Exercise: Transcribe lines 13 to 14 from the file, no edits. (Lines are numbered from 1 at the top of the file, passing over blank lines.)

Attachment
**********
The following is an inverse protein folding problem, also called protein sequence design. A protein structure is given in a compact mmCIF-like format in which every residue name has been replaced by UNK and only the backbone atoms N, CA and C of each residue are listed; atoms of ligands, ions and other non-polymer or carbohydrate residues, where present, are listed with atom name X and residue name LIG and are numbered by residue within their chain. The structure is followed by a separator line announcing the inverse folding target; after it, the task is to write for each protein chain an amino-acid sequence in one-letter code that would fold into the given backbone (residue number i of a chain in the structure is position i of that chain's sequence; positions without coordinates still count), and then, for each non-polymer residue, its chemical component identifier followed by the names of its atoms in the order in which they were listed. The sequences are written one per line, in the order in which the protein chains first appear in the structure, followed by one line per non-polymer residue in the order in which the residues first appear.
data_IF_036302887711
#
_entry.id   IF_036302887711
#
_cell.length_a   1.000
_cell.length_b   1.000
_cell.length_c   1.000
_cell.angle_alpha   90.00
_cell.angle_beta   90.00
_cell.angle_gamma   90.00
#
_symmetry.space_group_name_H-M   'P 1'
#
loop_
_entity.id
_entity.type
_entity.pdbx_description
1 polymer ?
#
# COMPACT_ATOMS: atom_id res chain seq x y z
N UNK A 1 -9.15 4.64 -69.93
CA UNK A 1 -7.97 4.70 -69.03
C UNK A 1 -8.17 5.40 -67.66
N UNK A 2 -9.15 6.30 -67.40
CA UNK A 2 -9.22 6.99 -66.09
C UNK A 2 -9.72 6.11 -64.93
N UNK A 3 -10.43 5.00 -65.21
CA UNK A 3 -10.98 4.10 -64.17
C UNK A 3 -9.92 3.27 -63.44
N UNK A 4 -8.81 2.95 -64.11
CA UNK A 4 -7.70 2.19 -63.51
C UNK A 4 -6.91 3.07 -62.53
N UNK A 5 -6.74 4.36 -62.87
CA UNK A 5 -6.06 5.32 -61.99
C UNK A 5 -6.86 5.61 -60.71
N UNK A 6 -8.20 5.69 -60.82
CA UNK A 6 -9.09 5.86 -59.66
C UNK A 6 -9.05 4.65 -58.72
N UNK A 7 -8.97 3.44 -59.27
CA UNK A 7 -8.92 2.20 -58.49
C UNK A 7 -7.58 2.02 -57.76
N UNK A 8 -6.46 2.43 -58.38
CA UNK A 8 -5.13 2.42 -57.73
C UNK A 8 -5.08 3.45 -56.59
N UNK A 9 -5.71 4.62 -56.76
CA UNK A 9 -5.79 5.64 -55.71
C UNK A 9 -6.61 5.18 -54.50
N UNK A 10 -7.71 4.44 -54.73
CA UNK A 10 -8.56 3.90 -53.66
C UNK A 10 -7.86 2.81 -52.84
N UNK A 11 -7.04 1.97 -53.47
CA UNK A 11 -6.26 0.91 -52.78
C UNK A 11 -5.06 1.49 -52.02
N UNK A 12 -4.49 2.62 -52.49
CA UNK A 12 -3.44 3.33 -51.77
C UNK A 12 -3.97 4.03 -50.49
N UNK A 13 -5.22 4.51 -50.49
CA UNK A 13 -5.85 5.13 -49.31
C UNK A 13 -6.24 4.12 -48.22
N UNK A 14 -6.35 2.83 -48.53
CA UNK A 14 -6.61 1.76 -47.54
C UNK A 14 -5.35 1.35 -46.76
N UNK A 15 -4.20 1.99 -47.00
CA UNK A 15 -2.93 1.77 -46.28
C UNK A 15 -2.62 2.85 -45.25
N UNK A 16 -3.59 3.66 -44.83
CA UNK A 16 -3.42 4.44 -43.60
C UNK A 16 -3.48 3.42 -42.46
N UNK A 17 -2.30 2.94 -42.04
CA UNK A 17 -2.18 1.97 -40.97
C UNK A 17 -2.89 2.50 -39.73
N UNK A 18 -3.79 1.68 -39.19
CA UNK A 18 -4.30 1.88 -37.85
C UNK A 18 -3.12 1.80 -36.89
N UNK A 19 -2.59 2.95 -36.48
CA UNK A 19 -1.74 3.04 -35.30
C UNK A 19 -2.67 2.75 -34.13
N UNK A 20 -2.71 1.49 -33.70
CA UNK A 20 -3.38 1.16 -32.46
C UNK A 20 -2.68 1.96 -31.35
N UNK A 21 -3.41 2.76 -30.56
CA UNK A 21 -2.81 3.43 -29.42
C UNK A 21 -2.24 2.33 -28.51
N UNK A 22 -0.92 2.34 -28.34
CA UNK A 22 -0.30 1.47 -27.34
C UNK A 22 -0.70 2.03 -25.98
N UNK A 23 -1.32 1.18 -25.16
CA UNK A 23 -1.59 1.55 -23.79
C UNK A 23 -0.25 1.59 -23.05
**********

_symmetry.space_group_name_H-M   'P 1'
#